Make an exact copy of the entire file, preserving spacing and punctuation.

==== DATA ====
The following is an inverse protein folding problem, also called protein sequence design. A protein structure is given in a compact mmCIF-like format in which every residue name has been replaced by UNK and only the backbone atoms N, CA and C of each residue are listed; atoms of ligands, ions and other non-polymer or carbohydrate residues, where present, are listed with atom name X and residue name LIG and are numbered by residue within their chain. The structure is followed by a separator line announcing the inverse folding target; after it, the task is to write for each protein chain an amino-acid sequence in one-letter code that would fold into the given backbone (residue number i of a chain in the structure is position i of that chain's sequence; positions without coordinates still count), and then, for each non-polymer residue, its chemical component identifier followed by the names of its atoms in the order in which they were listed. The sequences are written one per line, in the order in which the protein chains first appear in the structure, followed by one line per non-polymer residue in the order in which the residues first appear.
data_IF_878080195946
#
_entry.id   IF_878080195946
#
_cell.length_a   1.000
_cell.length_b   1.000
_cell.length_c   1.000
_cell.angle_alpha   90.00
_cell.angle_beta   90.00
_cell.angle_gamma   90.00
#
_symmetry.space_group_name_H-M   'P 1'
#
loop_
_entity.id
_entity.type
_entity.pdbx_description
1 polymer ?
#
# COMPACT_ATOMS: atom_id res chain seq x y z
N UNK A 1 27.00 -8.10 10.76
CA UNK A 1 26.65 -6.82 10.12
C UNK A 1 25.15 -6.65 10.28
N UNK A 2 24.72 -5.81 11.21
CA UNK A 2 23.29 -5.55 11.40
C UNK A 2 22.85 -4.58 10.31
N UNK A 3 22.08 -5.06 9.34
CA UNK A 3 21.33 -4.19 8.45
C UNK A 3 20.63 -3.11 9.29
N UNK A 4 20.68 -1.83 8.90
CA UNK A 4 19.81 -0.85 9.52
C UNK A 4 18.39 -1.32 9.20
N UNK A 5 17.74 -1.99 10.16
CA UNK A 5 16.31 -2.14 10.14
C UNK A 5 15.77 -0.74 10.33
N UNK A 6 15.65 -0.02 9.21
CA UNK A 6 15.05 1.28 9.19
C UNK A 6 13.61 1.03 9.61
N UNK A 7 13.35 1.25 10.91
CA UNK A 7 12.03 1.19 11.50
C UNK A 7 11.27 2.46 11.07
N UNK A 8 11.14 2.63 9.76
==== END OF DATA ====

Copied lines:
The following is an inverse protein folding problem, also called protein sequence design. A protein structure is given in a compact mmCIF-like format in which every residue name has been replaced by UNK and only the backbone atoms N, CA and C of each residue are listed; atoms of ligands, ions and other non-polymer or carbohydrate residues, where present, are listed with atom name X and residue name LIG and are numbered by residue within their chain. The structure is followed by a separator line announcing the inverse folding target; after it, the task is to write for each protein chain an amino-acid sequence in one-letter code that would fold into the given backbone (residue number i of a chain in the structure is position i of that chain's sequence; positions without coordinates still count), and then, for each non-polymer residue, its chemical component identifier followed by the names of its atoms in the order in which they were listed. The sequences are written one per line, in the order in which the protein chains first appear in the structure, followed by one line per non-polymer residue in the order in which the residues first appear.
data_IF_878080195946
#
_entry.id   IF_878080195946
#
_cell.length_a   1.000
_cell.length_b   1.000
_cell.length_c   1.000
_cell.angle_alpha   90.00
_cell.angle_beta   90.00
_cell.angle_gamma   90.00
#
_symmetry.space_group_name_H-M   'P 1'
#
loop_
_entity.id
_entity.type
_entity.pdbx_description
1 polymer ?
#
# COMPACT_ATOMS: atom_id res chain seq x y z
N UNK A 1 27.00 -8.10 10.76
CA UNK A 1 26.65 -6.82 10.12
C UNK A 1 25.15 -6.65 10.28
N UNK A 2 24.72 -5.81 11.21
CA UNK A 2 23.29 -5.55 11.40
C UNK A 2 22.85 -4.58 10.31
N UNK A 3 22.08 -5.06 9.34
CA UNK A 3 21.33 -4.19 8.45
C UNK A 3 20.63 -3.11 9.29
N UNK A 4 20.68 -1.83 8.90
CA UNK A 4 19.81 -0.85 9.52
C UNK A 4 18.39 -1.32 9.20
N UNK A 5 17.74 -1.99 10.16
CA UNK A 5 16.31 -2.14 10.14
C UNK A 5 15.77 -0.74 10.33
N UNK A 6 15.65 -0.02 9.21
CA UNK A 6 15.05 1.28 9.19
C UNK A 6 13.61 1.03 9.61
N UNK A 7 13.35 1.25 10.91
CA UNK A 7 12.03 1.19 11.50
C UNK A 7 11.27 2.46 11.07
N UNK A 8 11.14 2.63 9.76